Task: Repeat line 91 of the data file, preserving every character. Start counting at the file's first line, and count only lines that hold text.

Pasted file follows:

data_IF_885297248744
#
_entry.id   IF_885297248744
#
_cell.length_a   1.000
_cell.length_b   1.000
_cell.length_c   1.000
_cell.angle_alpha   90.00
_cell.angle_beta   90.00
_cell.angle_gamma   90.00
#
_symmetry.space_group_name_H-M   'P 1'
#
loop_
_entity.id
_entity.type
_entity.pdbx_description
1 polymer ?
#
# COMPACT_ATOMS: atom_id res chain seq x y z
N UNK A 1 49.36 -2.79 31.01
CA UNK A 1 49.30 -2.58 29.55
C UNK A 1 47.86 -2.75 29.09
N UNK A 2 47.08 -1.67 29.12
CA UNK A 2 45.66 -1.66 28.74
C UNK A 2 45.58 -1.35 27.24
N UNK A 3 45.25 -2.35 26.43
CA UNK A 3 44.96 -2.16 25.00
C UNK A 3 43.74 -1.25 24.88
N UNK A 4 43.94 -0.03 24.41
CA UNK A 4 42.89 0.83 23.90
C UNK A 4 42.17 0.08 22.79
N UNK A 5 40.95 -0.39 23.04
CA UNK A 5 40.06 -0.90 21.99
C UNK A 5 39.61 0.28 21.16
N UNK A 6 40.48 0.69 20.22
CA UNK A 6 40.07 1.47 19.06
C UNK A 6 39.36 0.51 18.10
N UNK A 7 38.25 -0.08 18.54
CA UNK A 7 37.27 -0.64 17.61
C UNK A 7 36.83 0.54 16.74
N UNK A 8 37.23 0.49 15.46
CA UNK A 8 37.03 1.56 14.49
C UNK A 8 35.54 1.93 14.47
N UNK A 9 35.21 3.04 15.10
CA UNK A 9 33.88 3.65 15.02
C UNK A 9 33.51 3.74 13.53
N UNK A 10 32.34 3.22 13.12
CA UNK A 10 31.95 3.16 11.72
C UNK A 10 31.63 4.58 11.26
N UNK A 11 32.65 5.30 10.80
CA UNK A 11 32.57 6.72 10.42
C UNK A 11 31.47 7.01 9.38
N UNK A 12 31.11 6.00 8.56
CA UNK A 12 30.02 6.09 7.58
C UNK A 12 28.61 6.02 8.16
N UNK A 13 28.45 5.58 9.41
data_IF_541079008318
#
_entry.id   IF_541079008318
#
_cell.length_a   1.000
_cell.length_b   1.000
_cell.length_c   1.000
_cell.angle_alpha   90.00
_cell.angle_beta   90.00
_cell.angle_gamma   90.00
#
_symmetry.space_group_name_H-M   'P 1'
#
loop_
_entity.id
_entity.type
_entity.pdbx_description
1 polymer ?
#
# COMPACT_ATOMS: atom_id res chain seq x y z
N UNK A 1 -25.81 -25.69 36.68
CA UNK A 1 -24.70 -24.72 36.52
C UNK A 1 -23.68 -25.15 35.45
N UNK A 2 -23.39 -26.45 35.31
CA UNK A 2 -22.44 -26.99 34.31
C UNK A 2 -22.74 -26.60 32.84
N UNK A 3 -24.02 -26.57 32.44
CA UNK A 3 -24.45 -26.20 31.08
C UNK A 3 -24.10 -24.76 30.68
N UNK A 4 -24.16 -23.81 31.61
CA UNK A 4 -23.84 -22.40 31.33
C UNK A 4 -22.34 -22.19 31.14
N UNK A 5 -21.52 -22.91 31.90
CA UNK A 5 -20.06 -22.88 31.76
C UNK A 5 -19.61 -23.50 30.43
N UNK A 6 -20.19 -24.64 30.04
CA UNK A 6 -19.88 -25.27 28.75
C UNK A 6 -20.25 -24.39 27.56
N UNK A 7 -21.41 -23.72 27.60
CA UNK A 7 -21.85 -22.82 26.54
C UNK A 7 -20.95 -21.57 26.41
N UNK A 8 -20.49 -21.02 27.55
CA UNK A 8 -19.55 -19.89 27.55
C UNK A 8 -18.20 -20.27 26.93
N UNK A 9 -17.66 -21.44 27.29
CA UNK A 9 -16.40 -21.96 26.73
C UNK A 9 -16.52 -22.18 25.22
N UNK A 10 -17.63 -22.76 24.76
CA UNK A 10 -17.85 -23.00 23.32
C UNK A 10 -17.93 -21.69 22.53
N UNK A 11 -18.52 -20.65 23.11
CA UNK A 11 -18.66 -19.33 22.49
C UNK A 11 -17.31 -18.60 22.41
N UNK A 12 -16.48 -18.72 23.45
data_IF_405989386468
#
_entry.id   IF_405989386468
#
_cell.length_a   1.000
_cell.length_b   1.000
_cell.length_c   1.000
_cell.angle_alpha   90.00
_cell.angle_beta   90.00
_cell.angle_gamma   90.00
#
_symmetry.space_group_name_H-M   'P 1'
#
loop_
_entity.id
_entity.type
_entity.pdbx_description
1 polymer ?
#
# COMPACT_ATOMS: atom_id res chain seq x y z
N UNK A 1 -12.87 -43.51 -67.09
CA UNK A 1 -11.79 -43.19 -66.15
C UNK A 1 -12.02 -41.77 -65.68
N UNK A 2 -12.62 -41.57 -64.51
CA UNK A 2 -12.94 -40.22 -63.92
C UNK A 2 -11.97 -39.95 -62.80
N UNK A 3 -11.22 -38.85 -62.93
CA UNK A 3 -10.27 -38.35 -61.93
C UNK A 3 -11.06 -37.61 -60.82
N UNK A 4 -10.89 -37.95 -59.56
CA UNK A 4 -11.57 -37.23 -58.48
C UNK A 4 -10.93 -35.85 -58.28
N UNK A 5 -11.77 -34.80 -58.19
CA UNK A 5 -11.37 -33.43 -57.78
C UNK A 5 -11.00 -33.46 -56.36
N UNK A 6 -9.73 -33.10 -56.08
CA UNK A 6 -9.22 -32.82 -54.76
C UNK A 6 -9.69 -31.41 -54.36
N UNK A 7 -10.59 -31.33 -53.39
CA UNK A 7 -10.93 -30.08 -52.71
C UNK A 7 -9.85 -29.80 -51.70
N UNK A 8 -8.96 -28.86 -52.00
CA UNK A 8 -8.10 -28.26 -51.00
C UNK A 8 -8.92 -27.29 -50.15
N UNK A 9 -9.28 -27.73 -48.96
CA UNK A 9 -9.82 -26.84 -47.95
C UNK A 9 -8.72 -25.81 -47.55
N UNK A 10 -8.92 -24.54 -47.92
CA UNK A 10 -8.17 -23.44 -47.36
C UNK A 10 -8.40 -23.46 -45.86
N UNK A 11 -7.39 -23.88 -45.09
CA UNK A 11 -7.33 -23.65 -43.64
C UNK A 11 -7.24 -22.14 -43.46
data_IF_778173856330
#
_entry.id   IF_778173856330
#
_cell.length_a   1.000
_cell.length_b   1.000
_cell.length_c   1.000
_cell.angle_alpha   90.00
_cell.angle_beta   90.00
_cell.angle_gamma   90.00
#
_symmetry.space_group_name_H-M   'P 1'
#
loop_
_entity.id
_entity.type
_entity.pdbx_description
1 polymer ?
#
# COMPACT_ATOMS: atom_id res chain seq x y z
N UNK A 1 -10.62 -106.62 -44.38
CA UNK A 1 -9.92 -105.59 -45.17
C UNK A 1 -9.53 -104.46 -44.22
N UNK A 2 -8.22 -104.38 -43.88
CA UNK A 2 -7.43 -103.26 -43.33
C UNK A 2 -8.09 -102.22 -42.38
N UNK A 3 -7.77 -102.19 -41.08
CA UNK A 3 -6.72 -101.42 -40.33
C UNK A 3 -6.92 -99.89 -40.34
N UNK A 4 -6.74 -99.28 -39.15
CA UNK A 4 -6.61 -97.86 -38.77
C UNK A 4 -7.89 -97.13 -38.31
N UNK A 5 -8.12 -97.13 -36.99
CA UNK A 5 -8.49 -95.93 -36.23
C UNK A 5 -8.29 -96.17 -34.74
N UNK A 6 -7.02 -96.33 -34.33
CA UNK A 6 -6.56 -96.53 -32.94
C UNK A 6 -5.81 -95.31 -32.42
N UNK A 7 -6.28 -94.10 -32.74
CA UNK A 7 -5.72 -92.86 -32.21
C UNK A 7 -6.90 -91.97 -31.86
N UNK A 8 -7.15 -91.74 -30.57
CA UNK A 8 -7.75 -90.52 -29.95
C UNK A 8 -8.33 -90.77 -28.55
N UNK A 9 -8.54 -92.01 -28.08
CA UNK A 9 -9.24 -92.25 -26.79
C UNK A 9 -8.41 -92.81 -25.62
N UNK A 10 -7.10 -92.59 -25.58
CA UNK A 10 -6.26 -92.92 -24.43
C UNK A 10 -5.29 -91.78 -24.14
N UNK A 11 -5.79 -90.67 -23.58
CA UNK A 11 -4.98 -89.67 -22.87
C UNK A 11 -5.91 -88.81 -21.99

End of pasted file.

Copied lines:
CA UNK A 5 -20.06 -22.88 31.76